A couple days ago a beautiful friend was set free from the shackles of this world and a body that was twisted and ravaged by disease. Phyllis was a feisty, independent woman, she liked it that way and we loved it!
As I have been reflecting on not only my relationship with her, but my 11-year-old son Parker’s relationship with her my eyes overflow with joy. Although we only knew Phyllis for a few years, merely a snapshot in time of her life, we were so blessed by her and our lives enriched. Of course, she would probably disagree with that!
She loved to tell stories (she was such a great storyteller) and share her wisdom, particularly with Parker. To watch her interact with Parker with such a kind, generous heart and develop such a beautiful friendship despite the more than 7 decades between them was such a gift. She always was interested in what Parker had to say and loved his questions. When they would plant flowers together she always engaged him and taught him not only about the plant and how to plant it, but the story behind the orange zinnia’s and orange begonias, why they carried meaning for her. When Parker expressed curiosity about things in her world, such as the birds in one of her trees, out came the binoculars and bird book so they could identify it and learn about it. They had some of the greatest conversations about rocks, plants, the Protestant Reformation (REALLY!), photo’s she had, even that the best type of root beer float was one made with maple nut ice cream, not vanilla (we had to take her word on that since Parker is allergic to nuts!).
When she was hospitalized this spring I saw the beauty of the relationship between them come out in such a beautiful, simple, loving way. When I went with Pastor to visit her in the hospital Parker sent a simple card created on notebook paper that brought back the smile that had dwindled from her face in the recent months. Smiling because of the seemingly simple things most of us would not notice in the drawing that Phyllis did, her flower garden, in detail including the zinnias. Parker was upset when we got the news of her diagnosis of terminal cancer and not only wanted to make sure that a “care card” was put out at church for the congregation to sign (something that is usually is done, but he wanted to make sure it was done) he wanted to personally deliver it to her. On the day we went over to visit and give her the card, we also made a special stop at the flower shop so he could get her an orange begonia. It was a wonderful visit and to see her smile despite all that she was dealing with made it even better! The following day we received a call at the church from Phyllis. She had found time to read the care card and was laughing and giggling about Parker’s note, so much so you could feel her smile through the phone and she wanted to share it with everyone. You see, on one of our first visits, she showed us some raisins she was “making” with grapes that she admitted she had kept too long. She had placed them on a paper towel on her counter and would roll them over ever so gently every day and they were slowly turning into raisins. Now, I have to admit that when she wanted us to try one, we were hesitant but did anyway and they were GOOD! What made her laugh so was that Parker wrote “you make the best raisins ever” in the care card.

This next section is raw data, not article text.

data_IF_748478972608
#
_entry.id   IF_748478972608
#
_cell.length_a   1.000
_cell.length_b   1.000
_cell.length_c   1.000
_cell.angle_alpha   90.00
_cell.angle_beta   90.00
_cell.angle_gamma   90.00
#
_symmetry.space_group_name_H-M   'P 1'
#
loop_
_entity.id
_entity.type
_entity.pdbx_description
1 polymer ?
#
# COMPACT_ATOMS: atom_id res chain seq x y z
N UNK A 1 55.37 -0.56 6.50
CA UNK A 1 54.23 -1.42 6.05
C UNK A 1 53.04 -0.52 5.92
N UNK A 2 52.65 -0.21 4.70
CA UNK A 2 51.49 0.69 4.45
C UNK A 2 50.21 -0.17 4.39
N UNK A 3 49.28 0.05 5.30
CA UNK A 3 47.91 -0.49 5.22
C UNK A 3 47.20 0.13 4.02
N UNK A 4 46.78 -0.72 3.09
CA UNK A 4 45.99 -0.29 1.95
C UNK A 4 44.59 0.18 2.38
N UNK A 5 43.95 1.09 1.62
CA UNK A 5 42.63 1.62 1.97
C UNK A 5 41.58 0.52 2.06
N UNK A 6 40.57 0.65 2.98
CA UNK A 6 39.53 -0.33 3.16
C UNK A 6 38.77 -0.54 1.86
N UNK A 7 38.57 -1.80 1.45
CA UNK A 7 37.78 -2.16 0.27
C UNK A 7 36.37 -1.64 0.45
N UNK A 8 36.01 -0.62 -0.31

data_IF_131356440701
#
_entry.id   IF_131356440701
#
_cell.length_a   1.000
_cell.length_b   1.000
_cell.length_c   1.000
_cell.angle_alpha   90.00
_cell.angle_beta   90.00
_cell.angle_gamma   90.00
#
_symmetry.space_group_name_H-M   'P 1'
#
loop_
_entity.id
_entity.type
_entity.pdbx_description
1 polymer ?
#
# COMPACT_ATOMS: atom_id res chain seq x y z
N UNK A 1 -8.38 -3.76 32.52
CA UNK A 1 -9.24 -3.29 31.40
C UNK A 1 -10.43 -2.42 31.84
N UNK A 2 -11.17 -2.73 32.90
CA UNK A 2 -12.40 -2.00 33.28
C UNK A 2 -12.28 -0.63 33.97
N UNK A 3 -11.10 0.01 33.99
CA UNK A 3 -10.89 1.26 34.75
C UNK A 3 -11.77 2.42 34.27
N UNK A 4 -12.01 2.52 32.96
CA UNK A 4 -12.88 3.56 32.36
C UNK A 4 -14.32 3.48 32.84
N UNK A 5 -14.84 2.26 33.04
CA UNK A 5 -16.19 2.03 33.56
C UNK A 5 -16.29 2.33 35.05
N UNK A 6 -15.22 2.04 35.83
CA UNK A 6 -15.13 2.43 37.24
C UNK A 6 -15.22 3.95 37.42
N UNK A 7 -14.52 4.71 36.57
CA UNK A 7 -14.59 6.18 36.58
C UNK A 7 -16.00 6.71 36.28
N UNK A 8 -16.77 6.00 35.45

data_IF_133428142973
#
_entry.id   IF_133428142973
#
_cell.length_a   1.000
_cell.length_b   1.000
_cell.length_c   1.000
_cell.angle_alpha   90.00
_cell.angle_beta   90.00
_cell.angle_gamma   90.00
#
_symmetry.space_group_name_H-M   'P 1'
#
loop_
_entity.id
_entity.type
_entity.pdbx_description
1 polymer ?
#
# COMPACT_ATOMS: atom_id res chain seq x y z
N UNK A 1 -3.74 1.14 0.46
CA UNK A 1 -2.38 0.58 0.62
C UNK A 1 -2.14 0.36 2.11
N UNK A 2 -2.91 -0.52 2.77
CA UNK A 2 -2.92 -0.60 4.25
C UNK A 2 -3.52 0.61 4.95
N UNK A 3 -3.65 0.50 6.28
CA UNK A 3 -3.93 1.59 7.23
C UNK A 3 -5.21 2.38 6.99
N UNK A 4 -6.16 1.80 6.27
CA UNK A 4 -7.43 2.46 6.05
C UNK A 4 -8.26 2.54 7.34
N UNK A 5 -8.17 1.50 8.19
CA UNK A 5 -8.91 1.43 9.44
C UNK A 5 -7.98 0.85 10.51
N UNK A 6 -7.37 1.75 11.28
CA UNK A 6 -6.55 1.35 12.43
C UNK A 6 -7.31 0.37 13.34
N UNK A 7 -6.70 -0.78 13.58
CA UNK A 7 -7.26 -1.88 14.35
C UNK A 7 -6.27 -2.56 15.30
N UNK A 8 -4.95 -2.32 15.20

Friendship is priceless and ageless, and if we confine ourselves to our own worlds built around our own interests we will miss out on the beauty life has in store for us, I hope everyone has a Phyllis in their life.
Till we meet again my beautiful friend….